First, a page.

|Comic trade paperback, 199 pages|
Published 2007 (contents: 1969-2003)
Borrowed from the library
Read November 2009
Writers: Denny O'Neil, Elliot S! Maggin, Alan Moore, Mike Grell, Chuck Dixon, Kevin Smith, Brad Meltzer
Pencillers: Dick Dillin, Dick Giordano, José Luis García-López, Klaus Janson, Mike Grell, Lurine Haines, Rick Hoberg, Rodolfo Damaggio, Phil Hester
Inkers: Dick Giordano, Klaus Janson, Rick Hoberg, Joe Giella, Frank McLaughlin, Vince Colletta, Terry Austin, Robert Campanella, Ande Parks
Colorists: Julia Lacquemont, Lee Loughridge, Guy Major, James Sinclair
Letterers: Todd Klein, Ken Bruzenak, Steve Haynie, John Costanza, Sean Konot
At the time that Green Arrow and Black Canary were getting married, DC released this anthology, collecting the highlights of Oliver and Dinah's relationship over nearly forty years of comics. It has a rather nice introduction by Denny O'Neill, where he explains the genesis of their relationship and its appeal to him.
The book falls into two distinct halves, though more through accident than design. The first half is stories from the 1960s and 1970s. These stories are typically short and fun, and feature both Green Arrow and Black Canary... but not exactly their relationship, as they're more just stories both characters happen to be in. For example, "In Each Man There is a Demon!" (written by Denny O'Neil, art by Dick Dillin & Joe Giella) is simply narrated by the two of them (though it is important to their characters for other reasons). "The Plot to Kill Black Canary!" (written by Elliot Maggin, art by Dick Giordano) has Black Canary confess her love, but it's a one-page coda to an unrelated adventure. Most of the stories in this section do short shrift to Black Canary, too: despite her own status as a superhero, Green Arrow is always rescuing her. I don't understand why in "A Gold Star for the Joker" (written by Elliot S! Maggin, art by J. L. Garcia Lopez and V. Colletta) she simply stands around and does nothing while the Joker wreaks havoc: she's a judo expert and possesses a canary cry, for goodness sake! The two-part "Lure for an Assassin!"/"Terminal for a Tragedy" (written by Denny O'Neil, art by Mike Grell & Vince Colletta) has Black Canary trying to rescue Green Arrow for a change... but two minutes later she's captured by the villains and held hostage to make Green Arrow co-operate, so she sits out the rest of the story. Surely the Black Canary ought to be written differently than Lois Lane, yet she's just a damsel is distress. If you ignore that component, they're decent stories in the goofy way comics were in the period, and the art is usually strong. The Joker one was probably my favorite.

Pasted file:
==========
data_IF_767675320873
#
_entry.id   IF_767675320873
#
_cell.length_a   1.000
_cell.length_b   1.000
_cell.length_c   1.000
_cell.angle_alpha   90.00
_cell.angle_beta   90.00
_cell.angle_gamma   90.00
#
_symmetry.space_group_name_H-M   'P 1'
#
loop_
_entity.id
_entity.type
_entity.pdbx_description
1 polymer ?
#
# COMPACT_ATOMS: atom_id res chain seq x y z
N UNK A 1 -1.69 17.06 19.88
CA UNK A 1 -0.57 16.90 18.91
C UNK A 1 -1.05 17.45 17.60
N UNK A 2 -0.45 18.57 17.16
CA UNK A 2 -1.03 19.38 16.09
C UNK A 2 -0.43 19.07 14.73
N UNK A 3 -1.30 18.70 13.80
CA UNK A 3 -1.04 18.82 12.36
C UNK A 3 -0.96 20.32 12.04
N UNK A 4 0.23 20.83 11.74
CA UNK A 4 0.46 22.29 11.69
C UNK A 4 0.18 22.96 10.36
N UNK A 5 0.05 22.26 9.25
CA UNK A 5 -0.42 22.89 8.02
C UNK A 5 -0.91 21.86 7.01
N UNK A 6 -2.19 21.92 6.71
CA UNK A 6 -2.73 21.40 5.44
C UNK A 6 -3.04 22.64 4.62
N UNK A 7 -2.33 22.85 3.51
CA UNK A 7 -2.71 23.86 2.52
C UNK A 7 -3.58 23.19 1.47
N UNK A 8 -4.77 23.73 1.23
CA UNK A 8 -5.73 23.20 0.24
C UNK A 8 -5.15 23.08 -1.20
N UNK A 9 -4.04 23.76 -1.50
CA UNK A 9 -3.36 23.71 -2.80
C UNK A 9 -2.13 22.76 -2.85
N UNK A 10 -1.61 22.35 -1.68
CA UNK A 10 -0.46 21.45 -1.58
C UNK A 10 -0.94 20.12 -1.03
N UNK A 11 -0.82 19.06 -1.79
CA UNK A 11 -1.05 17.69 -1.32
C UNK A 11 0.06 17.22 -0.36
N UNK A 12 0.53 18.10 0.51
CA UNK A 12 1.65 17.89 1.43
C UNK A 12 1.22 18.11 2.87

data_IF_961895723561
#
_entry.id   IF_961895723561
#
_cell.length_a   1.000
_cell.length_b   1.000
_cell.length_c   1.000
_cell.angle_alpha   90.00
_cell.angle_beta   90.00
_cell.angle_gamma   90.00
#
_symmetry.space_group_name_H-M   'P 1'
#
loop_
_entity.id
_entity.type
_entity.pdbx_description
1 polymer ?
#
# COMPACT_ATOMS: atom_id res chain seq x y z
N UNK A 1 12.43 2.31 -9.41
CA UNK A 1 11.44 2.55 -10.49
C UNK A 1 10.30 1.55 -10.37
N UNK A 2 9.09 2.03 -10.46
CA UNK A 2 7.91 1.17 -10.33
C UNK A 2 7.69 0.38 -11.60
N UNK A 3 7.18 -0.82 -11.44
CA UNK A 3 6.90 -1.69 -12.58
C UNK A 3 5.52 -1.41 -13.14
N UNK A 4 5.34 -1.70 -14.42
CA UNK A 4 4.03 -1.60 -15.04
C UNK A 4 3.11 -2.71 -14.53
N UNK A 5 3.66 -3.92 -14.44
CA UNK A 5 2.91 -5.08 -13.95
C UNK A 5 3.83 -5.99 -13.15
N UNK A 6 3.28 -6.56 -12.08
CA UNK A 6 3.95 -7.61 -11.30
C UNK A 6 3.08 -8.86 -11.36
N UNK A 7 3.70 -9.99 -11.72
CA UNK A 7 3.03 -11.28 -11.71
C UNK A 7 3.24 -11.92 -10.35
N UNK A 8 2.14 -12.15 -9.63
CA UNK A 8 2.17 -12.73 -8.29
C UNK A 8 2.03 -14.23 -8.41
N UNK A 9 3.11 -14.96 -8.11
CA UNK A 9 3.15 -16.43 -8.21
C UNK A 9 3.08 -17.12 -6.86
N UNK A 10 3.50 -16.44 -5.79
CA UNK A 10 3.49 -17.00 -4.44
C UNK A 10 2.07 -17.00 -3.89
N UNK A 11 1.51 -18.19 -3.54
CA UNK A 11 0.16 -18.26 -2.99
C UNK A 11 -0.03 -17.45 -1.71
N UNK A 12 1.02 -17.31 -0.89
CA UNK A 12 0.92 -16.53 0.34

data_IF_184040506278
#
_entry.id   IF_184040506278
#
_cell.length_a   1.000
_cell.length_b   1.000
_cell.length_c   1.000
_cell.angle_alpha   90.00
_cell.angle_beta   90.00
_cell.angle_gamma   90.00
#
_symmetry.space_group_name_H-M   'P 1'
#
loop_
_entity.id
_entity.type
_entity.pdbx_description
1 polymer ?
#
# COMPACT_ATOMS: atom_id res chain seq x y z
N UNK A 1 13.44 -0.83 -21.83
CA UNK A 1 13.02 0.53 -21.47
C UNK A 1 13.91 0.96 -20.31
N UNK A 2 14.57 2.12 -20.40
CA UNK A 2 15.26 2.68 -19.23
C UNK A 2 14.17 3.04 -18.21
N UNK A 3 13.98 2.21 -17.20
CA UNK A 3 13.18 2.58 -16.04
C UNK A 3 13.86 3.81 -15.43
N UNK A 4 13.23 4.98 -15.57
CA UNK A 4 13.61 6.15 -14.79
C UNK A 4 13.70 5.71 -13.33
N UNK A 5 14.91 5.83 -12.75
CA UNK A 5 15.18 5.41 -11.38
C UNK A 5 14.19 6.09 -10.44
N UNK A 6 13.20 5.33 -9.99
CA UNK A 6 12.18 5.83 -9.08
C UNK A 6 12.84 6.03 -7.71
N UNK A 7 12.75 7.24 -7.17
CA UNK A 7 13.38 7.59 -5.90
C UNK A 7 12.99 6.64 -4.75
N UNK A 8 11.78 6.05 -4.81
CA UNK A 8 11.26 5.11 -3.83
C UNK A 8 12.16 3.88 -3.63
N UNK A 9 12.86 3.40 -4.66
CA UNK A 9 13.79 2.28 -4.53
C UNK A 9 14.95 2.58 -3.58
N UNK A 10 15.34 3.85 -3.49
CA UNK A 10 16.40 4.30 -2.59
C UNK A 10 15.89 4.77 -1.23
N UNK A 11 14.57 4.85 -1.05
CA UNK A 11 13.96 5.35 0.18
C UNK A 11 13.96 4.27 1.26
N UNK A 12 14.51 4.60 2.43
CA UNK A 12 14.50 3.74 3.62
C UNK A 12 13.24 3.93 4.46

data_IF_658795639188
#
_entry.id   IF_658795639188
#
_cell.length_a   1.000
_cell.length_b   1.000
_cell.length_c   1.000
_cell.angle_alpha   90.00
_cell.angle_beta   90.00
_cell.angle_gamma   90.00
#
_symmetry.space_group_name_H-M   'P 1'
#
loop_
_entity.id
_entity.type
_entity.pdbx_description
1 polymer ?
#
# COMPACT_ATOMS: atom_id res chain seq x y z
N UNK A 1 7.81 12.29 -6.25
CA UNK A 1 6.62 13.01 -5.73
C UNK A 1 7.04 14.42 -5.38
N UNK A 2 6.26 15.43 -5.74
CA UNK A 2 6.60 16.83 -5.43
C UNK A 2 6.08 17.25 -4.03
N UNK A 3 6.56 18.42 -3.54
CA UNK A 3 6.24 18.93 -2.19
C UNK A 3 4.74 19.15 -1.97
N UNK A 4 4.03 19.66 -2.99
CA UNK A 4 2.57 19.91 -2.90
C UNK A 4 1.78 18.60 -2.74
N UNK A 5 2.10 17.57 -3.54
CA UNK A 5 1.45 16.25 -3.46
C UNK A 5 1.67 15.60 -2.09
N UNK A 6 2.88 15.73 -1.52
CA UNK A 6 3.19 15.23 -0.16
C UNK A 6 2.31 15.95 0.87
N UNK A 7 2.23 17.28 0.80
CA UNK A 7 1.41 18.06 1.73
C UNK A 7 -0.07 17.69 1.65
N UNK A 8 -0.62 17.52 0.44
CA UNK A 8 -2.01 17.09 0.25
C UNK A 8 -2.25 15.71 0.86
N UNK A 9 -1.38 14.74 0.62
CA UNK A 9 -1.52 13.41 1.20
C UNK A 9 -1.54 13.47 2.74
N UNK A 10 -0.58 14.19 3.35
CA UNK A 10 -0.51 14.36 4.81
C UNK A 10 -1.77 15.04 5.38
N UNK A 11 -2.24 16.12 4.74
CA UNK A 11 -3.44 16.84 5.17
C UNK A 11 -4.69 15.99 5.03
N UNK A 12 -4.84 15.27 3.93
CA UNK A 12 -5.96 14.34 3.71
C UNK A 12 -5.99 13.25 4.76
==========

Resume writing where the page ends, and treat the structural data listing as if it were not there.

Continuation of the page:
The second half of the book is stories from the 1980s through the 2000s. The tend to take a different tack, focusing more directly on the relationship between the two characters and treating them both like competent superheroes. The first of these is "The Hunters" (written by Mike Grell, art by Mike Grell and Lurine Haines), which shows us the moment that Dinah reveal to Oliver she doesn't want to have a child with him. But it's only part of "The Hunters", showing us the flaw of the second half of the book: there's not a single whole story or even issue in it. In some cases this makes sense, even when it's irritating to have some text filling the gaps for you: most of "Membership Has Its Privileges" (written by Kevin Smith, art by Phil Hester and Ande Parks) actually has nothing to do with the relationship. But in other cases it's annoying: "Auld Acquaintance" (written by Mike Grell, art by Rick Hoberg) does seem to be about their relationship, and it looks like Black Canary even saves Green Arrow from danger for once, but who knows, as half the story has been replaced with a two-paragraph synopsis. But even when you know it's justifiable, it's still annoying to read. I think my favorite in this half of the book was either "The Hunters" (wish we'd had more of it, though) or what we get of "Run of the Arrow" (written by Chuck Dixon, art by Rodolfo Damaggio and Robert Campanella), which has a great scene where Connor Hawke goes to tell Dinah about Oliver's death.
The relationship between the two characters is one I didn't know a lot about (Black Canary appeared very seldomly in the 2000s Green Arrow series), and I was glad this book existed to fill me in. But it didn't do so in an entirely satisfying fashion.